Advertisement

Some Pitfalls for Developing Enculturated Conversational Agents

  • Matthias Rehm
  • Elisabeth André
  • Yukiko Nakano
Part of the Lecture Notes in Computer Science book series (LNCS, volume 5612)

Abstract

A review of current agent-based systems exemplifies that a Western perspective is predominant in the field. But as conversational agents focus on rich multimodal interactive behaviors that underlie face-to-face encounters, it is indispensable to incorporate cultural heuristics of such behaviors into the system. In this paper we examine some of the pitfalls that arise in developing such systems.

Keywords

Embodied Conversational Agents Cultural Heuristics Multimodal Interaction 

Preview

Unable to display preview. Download preview PDF.

Unable to display preview. Download preview PDF.

References

  1. 1.
    Abrilian, S., Martin, J.-C., Buisine, S., Devillers, L.: Perception of movement expressivity in emotional TV interviews. In: HUMAINE Summerschool (2006)Google Scholar
  2. 2.
    Argyle, M.: Bodily Communication. Methuen & Co. Ltd., London (1975)Google Scholar
  3. 3.
    Aylett, R., Paiva, A., Vannini, N., Enz, S., André, E., Hall, L.: But that was in another country: agents and intercultural empathy. In: Proceedings of AAMAS (2009)Google Scholar
  4. 4.
    Caridakis, G., Raouzaiou, A., Bevacqua, E., Mancini, M., Karpouzis, K., Malatesta, L., Pelachaud, C.: Virtual agent multimodal mimicry of humans. Language Resources and Evaluation 41, 367–388 (2007)CrossRefGoogle Scholar
  5. 5.
    Cassell, J., Sullivan, J., Prevost, S., Churchill, E.: Embodied conversational agents. MIT Press, Cambridge (2000)Google Scholar
  6. 6.
    Cassell, J., Nakano, Y., Bickmore, T.W., Sidner, C.L., Rich, C.: Non-Verbal Cues for Discourse Structure. Meeting of the Association for Computational Linguistics, 106–115 (2001)Google Scholar
  7. 7.
    Chafai, N.E., Pelachaud, C., Pelè, D.: Analysis of gesture expressivity modulations from cartoon animations. In: Proceedings of the LREC Workshop on Multimodal Corpora (2006)Google Scholar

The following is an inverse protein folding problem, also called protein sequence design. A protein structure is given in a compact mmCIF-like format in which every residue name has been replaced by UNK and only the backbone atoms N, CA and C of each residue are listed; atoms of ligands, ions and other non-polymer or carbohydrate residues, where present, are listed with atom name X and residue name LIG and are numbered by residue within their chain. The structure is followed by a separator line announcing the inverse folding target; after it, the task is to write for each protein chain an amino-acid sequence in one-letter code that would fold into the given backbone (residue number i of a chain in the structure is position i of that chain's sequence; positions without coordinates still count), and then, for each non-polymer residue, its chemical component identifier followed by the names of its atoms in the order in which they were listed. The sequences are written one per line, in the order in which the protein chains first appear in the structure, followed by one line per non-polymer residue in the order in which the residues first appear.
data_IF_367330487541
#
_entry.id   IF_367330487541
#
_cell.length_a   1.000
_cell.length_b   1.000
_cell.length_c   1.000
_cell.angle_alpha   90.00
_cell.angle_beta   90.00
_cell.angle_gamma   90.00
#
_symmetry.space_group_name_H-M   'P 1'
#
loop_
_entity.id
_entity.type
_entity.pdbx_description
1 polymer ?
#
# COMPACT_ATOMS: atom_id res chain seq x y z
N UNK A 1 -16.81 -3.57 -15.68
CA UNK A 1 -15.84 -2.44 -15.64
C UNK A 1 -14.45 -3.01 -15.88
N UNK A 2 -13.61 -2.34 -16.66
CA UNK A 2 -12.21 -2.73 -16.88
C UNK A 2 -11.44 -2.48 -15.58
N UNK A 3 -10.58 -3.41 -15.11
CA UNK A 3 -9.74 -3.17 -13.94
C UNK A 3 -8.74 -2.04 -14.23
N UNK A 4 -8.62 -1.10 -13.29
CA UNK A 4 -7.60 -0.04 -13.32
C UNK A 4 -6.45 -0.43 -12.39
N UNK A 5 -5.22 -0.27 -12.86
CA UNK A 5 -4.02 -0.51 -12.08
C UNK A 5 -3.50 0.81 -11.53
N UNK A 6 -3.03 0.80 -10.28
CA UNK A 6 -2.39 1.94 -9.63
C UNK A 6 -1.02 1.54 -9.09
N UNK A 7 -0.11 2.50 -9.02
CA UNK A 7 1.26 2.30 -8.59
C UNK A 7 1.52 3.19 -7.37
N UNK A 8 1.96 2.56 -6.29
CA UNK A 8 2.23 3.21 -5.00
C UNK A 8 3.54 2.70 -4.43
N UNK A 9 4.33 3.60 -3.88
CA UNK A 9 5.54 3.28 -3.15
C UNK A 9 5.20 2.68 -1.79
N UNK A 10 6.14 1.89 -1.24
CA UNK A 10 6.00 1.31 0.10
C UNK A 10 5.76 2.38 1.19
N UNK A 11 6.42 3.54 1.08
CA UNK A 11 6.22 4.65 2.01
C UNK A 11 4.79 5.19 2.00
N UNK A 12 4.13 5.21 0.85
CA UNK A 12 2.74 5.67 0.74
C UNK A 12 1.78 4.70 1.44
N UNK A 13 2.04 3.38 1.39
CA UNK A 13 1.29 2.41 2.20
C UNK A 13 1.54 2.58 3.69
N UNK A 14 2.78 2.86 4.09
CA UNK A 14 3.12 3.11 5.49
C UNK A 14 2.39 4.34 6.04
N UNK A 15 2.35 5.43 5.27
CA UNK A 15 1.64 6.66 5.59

8. 8.
    Ekman, P.: Telling Lies — Clues to Deceit in the Marketplace, Politics, and Marriage, 3rd edn. Norton and Co. Ltd., New York (1992)Google Scholar
  9. 9.
    Hall, E.T.: The Hidden Dimension. Doubleday (1966)Google Scholar
  10. 10.
    Hall, L., Woods, S., Aylett, R., Newall, L., Paiva, A.: Achieving Empathic Engagement Through Affective Interaction with Synthetic Characters. In: Tao, J., Tan, T., Picard, R.W. (eds.) ACII 2005. LNCS, vol. 3784, pp. 731–738. Springer, Heidelberg (2005)CrossRefGoogle Scholar
  11. 11.
    Hofstede, G.: Cultures Consequences: Comparing Values, Behaviors, Institutions, and Organizations Across Nations. Sage Publications, Thousand Oaks (2001)Google Scholar
  12. 12.
    Iacobelli, F., Cassell, J.: Ethnic identity and engagement in embodied conversational agents. In: Pelachaud, C., Martin, J.-C., André, E., Chollet, G., Karpouzis, K., Pelé, D. (eds.) IVA 2007. LNCS, vol. 4722, pp. 57–63. Springer, Heidelberg (2007)CrossRefGoogle Scholar
  13. 13.
    Jan, D., Herrera, D., Martinovski, B., Novick, D., Traum, D.: A Computational Model of Culture-Specific Conversational Behavior. In: Pelachaud, C., Martin, J.-C., André, E., Chollet, G., Karpouzis, K., Pelé, D. (eds.) IVA 2007. LNCS, vol. 4722, pp. 45–56. Springer, Heidelberg (2007)CrossRefGoogle Scholar
  14. 14.
    Lewis Johnson, W.: Serious use of a serious game for language training. In: Proceedings of the International Conference on Artificial Intelligence in Education, pp. 67–74 (2007)Google Scholar
  15. 15.
    Khaled, R., Biddle, R., Noble, J., Barr, P., Fischer, R.: Persuasive interaction for collectivist cultures. In: Piekarski, W. (ed.) The Seventh Australasian User Interface Conference (AUIC 2006), pp. 73–80 (2006)Google Scholar
  16. 16.